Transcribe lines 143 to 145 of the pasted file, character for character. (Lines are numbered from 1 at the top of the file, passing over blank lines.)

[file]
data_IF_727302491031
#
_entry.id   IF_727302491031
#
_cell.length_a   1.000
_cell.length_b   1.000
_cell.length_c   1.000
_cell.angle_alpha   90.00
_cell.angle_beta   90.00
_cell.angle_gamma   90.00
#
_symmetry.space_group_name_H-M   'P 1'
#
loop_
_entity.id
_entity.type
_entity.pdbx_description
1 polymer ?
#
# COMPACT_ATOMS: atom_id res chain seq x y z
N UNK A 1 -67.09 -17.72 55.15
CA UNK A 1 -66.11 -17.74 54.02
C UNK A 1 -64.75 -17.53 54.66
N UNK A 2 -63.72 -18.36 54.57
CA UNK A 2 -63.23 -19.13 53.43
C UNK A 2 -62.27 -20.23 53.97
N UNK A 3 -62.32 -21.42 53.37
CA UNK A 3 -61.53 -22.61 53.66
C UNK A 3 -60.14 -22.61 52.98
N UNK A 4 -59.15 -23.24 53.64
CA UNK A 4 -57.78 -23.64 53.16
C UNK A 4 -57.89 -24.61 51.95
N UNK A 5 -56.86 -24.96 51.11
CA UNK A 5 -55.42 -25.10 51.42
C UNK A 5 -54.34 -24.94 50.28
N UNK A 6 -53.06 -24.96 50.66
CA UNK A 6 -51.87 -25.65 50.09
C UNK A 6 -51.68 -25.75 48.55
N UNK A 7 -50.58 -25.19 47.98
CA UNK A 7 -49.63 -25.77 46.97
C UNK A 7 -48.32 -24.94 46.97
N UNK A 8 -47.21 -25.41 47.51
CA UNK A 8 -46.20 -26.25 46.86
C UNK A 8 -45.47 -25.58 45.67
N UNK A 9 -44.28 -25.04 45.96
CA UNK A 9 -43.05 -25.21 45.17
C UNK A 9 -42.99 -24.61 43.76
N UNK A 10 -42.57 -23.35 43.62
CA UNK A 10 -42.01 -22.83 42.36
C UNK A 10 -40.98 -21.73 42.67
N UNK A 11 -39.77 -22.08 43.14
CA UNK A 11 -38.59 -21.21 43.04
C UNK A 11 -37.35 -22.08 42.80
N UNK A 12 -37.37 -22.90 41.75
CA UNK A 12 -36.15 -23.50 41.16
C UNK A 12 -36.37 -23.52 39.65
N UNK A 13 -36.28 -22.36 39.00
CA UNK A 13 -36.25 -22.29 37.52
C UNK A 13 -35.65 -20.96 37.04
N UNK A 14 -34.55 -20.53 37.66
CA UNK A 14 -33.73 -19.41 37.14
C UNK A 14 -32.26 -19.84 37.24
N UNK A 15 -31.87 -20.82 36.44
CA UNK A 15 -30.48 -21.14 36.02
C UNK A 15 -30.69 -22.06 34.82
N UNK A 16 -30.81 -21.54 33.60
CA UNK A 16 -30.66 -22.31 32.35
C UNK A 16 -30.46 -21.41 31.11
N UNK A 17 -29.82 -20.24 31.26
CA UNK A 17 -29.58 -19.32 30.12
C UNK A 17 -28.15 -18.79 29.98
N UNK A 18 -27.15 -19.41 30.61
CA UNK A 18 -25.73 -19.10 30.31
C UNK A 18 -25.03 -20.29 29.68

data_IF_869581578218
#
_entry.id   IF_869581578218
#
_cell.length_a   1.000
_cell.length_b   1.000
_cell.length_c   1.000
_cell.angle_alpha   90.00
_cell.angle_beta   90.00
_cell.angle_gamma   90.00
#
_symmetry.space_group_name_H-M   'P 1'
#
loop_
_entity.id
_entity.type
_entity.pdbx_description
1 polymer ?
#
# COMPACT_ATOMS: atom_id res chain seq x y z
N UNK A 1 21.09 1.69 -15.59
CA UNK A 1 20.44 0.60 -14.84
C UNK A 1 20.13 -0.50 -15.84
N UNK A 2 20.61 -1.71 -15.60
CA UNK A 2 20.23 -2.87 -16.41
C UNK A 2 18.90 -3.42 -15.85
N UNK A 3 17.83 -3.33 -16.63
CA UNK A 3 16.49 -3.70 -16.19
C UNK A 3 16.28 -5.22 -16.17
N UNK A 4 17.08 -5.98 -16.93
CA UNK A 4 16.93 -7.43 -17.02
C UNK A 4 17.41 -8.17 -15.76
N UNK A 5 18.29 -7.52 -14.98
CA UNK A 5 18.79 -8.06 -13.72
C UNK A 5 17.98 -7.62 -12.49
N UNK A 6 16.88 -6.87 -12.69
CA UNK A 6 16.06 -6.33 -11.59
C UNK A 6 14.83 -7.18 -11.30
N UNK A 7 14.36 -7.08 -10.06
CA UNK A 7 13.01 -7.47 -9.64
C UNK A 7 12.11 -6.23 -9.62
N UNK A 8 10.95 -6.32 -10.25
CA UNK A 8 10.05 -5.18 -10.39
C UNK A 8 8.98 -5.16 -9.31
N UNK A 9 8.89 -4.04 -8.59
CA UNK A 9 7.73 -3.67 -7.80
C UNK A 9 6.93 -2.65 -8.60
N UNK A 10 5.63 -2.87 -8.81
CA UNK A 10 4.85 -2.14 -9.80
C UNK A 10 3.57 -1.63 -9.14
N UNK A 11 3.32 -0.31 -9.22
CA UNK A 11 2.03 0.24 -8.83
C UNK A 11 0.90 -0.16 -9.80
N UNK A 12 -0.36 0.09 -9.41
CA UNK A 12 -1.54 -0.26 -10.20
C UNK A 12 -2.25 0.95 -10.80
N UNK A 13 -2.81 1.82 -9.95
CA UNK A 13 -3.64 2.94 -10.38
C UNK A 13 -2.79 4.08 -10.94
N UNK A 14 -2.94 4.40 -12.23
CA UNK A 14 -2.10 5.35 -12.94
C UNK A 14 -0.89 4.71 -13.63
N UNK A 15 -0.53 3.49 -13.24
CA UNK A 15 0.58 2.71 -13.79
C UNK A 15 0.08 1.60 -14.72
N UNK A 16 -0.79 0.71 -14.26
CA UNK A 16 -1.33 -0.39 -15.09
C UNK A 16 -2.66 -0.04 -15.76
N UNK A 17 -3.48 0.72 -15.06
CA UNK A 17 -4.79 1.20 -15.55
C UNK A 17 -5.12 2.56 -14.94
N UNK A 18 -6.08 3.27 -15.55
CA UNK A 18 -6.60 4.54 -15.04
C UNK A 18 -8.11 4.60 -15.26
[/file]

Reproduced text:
N UNK A 17 -3.48 0.72 -15.06
CA UNK A 17 -4.79 1.20 -15.55
C UNK A 17 -5.12 2.56 -14.94